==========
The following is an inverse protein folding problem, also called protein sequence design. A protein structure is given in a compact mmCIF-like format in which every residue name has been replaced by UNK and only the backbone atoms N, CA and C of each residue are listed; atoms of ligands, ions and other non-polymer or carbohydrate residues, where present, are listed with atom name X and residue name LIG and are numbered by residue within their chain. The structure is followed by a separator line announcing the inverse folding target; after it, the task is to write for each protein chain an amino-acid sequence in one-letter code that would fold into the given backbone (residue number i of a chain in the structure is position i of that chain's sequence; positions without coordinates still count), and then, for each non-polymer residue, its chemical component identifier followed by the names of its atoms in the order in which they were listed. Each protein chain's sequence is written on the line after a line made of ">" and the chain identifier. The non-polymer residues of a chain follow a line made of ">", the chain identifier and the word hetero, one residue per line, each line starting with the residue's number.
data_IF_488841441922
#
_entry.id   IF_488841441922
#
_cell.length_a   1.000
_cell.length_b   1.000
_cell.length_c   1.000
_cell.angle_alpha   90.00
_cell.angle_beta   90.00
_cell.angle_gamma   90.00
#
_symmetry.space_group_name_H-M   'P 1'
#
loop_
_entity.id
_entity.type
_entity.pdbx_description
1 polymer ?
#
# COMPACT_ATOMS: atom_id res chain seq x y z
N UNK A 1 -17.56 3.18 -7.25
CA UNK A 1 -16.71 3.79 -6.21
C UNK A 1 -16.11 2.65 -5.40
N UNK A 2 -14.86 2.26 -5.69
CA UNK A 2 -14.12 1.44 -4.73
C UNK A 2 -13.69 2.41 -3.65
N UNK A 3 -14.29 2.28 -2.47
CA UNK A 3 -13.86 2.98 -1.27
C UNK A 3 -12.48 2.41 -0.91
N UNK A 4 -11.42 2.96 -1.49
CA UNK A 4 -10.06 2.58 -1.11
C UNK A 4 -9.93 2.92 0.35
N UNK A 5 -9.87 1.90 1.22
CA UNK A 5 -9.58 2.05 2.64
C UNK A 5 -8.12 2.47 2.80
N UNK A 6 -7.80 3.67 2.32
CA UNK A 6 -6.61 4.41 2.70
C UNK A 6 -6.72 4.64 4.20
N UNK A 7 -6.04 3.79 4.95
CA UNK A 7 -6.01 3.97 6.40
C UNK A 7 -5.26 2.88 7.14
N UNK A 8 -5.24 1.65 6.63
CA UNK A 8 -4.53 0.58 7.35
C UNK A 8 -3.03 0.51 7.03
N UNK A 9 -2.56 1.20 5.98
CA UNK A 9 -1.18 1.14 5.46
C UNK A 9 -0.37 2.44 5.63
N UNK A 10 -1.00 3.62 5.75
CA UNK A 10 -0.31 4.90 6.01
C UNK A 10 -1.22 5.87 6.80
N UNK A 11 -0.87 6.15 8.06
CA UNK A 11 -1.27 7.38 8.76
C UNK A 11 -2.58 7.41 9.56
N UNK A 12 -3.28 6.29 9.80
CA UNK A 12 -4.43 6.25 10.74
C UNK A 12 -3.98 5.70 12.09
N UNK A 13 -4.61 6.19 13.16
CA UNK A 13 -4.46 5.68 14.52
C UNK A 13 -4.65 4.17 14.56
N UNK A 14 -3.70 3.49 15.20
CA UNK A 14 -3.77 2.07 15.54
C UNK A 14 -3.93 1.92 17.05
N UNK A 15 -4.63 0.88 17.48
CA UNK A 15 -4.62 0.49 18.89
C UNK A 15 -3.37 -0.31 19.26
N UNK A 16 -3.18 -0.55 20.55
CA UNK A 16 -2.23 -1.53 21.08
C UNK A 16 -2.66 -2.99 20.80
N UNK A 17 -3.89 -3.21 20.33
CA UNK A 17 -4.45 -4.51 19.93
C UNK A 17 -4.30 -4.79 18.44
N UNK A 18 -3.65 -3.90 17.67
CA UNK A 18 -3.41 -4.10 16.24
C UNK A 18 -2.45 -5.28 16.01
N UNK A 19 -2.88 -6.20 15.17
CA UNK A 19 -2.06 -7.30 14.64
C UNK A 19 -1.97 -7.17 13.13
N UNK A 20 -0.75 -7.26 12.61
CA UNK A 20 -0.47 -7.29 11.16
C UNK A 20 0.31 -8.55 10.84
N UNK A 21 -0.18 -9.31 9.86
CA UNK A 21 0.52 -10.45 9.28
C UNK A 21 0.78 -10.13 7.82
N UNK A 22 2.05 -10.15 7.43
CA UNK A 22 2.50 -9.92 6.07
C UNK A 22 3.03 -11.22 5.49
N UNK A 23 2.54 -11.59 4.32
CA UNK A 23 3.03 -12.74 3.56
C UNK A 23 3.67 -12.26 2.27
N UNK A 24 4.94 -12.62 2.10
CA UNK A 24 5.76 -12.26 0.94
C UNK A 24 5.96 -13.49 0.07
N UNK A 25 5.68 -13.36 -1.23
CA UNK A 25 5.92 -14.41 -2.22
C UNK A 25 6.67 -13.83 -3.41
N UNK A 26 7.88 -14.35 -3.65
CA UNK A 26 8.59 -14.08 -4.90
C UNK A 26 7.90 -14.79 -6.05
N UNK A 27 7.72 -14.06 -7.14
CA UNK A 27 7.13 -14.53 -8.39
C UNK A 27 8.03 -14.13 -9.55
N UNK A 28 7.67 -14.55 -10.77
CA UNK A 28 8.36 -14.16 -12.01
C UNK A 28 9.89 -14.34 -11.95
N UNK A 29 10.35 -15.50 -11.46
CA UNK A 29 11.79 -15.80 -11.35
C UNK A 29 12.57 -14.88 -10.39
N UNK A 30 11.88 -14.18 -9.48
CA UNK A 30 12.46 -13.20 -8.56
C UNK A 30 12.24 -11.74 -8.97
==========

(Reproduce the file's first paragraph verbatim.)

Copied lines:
The following is an inverse protein folding problem, also called protein sequence design. A protein structure is given in a compact mmCIF-like format in which every residue name has been replaced by UNK and only the backbone atoms N, CA and C of each residue are listed; atoms of ligands, ions and other non-polymer or carbohydrate residues, where present, are listed with atom name X and residue name LIG and are numbered by residue within their chain. The structure is followed by a separator line announcing the inverse folding target; after it, the task is to write for each protein chain an amino-acid sequence in one-letter code that would fold into the given backbone (residue number i of a chain in the structure is position i of that chain's sequence; positions without coordinates still count), and then, for each non-polymer residue, its chemical component identifier followed by the names of its atoms in the order in which they were listed. Each protein chain's sequence is written on the line after a line made of ">" and the chain identifier. The non-polymer residues of a chain follow a line made of ">", the chain identifier and the word hetero, one residue per line, each line starting with the residue's number.